Crowell’s most impactful play was also a completely negative one — though not really his fault. Backed up on their goal line in the early part of the third quarter, the Jets called a run play — what appeared to be a simple dive — to get a little breathing room for the offense. But on the play, left guard James Carpenter chipped in to assist center Spencer Long and then stepped up to take on a linebacker, while left tackle Kelvin Beachem for some reason stepped left and had to reach back to try and slow Campbell down. Finally, tight end Eric Tomlinson was clearly supposed to block someone on the outside but why he didn’t change course when Campbell was clearly unimpeded is a mystery for the ages.

WR Quincy Enunwa, 52 offensive snaps, Rec: 4 - 66 - 0 (8 targets)
You know the day has gone sideways for the Jets when rookie quarterback Sam Darnold can’t even hit security blanket Quincy Enunwa when he’s wide open. Darnold sailed a pass on a fourth-and-one near the end of the third quarter which would have set the Jets up for at least a field goal, but the throw was off target. He continues to be the most consistently targeted of any Jets wide receiver, but most of those throws are, at most, intermediate distance.

WR Robby Anderson, 41 offensive snaps, Rec: 2 - 18 - 0 (6 targets)
On the plus side, Anderson got through a game without a fumble. On the downside, his inability to do anything more than run fast in a straight line is not helping him be a bigger part of an offense which is limited itself. Worse the one thing he can do, they finally let him do and rookie quarterback Sam Darnold still missed him on a deep route where Anderson had a step on the defender. It’s hard to overthrow Anderson, but that happened.

WR Jermaine Kearse, 47 offensive snaps, Rec: 2 - 23 - 0 (5 targets)
A couple of weeks worth of miscues and lackadaisical effort seemed to have resulted in Terrelle Pryor seeing just two snaps on offense, which gave Kearse a chance to see a significant amount of snaps. Still, all of his targets came in the second half. He did have a very nice catch late in the third quarter where he showed great control in getting both feet in on a sideline catch. Aside from that and a few deep balls which his quarterback missed on, Kearse was quiet.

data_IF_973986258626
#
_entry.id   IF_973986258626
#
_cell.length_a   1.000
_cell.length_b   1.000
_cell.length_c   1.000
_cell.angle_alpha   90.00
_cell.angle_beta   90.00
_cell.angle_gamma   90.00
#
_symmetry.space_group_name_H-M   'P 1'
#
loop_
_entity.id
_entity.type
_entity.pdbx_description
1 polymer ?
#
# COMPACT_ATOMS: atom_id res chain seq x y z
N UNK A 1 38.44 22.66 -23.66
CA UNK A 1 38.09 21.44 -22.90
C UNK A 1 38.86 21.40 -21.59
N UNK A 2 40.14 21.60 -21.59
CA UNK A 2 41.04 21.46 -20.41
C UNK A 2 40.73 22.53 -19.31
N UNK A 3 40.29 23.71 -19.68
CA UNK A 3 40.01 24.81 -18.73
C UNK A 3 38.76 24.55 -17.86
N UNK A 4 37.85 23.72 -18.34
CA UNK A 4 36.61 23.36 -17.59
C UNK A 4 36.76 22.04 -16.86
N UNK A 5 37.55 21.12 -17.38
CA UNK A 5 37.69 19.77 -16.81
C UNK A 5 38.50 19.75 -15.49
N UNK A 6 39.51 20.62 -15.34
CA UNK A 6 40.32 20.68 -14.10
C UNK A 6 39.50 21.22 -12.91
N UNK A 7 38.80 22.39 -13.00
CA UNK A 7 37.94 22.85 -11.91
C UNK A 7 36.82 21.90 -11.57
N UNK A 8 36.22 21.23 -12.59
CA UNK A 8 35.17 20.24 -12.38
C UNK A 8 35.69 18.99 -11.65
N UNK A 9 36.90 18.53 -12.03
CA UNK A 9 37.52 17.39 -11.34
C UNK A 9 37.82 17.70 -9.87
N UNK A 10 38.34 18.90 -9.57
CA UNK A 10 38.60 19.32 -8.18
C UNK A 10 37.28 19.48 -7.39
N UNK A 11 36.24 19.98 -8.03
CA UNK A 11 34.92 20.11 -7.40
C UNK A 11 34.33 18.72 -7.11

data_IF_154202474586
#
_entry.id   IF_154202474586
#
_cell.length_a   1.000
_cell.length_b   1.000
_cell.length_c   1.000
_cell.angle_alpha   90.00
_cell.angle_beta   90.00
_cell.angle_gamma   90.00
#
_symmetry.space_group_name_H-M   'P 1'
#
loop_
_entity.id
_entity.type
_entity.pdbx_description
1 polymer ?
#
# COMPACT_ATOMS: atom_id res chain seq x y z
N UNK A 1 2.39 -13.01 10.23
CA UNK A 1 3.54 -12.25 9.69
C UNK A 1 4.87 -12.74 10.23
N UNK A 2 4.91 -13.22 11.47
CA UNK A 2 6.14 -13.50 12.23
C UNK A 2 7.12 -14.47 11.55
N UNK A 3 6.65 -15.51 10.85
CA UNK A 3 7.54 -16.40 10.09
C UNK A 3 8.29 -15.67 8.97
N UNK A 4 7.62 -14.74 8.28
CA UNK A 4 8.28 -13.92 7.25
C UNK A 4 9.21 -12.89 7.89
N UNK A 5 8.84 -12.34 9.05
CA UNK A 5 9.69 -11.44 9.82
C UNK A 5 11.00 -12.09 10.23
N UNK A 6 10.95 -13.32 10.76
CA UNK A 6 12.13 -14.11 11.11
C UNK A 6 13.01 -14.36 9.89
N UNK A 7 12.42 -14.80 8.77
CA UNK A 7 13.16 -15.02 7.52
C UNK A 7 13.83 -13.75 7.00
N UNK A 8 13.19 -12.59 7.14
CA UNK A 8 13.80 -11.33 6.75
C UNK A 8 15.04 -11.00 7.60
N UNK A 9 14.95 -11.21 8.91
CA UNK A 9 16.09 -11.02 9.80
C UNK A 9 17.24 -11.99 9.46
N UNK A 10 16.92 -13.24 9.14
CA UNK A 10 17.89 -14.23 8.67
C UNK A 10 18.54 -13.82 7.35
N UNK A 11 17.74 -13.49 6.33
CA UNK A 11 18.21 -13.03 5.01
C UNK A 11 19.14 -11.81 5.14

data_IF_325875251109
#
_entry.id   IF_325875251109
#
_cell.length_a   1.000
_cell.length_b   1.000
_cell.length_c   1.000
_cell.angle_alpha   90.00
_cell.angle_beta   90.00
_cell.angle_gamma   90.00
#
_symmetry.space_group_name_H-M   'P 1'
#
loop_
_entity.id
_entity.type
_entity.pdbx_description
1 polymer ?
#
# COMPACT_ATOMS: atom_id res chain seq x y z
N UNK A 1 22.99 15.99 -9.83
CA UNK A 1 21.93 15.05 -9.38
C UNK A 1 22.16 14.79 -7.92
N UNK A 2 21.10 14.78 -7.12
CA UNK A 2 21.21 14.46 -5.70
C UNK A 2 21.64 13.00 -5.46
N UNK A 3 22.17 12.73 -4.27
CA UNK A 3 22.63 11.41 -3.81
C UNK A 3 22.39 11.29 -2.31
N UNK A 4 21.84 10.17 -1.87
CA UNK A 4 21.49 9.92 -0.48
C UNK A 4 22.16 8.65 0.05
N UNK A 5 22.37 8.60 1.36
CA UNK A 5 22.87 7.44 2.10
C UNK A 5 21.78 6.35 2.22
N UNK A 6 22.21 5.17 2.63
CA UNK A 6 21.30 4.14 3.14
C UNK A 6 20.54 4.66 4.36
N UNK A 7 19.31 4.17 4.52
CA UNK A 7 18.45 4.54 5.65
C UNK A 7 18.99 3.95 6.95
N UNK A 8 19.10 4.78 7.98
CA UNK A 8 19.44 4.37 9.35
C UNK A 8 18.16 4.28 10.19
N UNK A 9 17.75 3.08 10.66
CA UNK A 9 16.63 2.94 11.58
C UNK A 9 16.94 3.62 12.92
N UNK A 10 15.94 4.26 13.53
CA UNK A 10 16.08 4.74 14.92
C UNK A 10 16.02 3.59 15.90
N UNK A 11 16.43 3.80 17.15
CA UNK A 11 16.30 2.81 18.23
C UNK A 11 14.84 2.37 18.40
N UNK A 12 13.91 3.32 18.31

TE Jordan Leggett, 26 offensive snaps, Rec: 3 - 13 - 1 (4 targets)
Leggett had a nice grab across the middle to set up a third and short, and had the lone Jets touchdown on the day. On that play, it seemed as though the short coverage for the Jaguars assumed the safety would take over coverage of Leggett but nobody did. Leggett had an easy time snagging in the throw from rookie quarterback Sam Darnold.

TE Chris Herndon, 36 offensive snaps, Rec: 1 - 18 - 0 (1 targets)
Herndon actually had two big catches but his first — a 33-yard deep ball — was called back due to an Eric Tomlinson holding penalty. His second catch, during a drive at the end of the first half, was an athletic grab for 15 yards. Otherwise, while he was on the field for 65% of the offensive plays, he was rarely used.


Jacksonville Jaguars

QB Blake Bortles, 77 offensive snaps, Pass: 29 - 38 - 388 - 2 TD / 1 INT, Rush: 3 - 28 - 0
This game for Bortles could be titled 'Death by 1000 Shallow Crosses.' He opened with 11 straight completions. The Jets run a lot of man coverage or 3-deep, 3-under fire zone and just got eaten alive underneath. Bortles used his legs (mostly) effectively in this game, and got loose for a long scramble on the first drive. He saw man coverage and broke the pocket pretty early in the down. He showed good patience on a zone boot - he didn't force the ball to covered crosser or take off for a run around the edge too early. He held the ball and let Moncrief come open on a Comeback to the sideline. He had a sack/fumble (self-recovered) in the Redzone on third down where he did a good job avoiding initial pressure, but was not decisive after his step-up and was also carrying the ball in one hand. He was lucky to recover and have the drive end in points (a field goal). Unclear if anything was open downfield based on viewing angle. He still has a propensity to hold the ball too long and not throw it away, as was evidenced on Leonard Wiliams' sack in the second quarter. His one interception of the day came in the 3rd quarter, targeting a Shallow Cross. The defensive linemen read his eyes and batted the ball in the air for a tip drill interception. While the throw in itself was not a poor decision, tipped passes at the line of scrimmage continue to be a problem for Bortles as he continually stares down his intended target. He also fumbled a snap from under center in the 3rd quarter like a Pop Warner player taking his first ever snap. Luckily, he recovered his own fumble. His best throw of the game came on one of the few downfield targets he made ñ a catch and throw fade to Donte Moncrief down the right sideline that he placed perfectly over Moncrief's shoulder.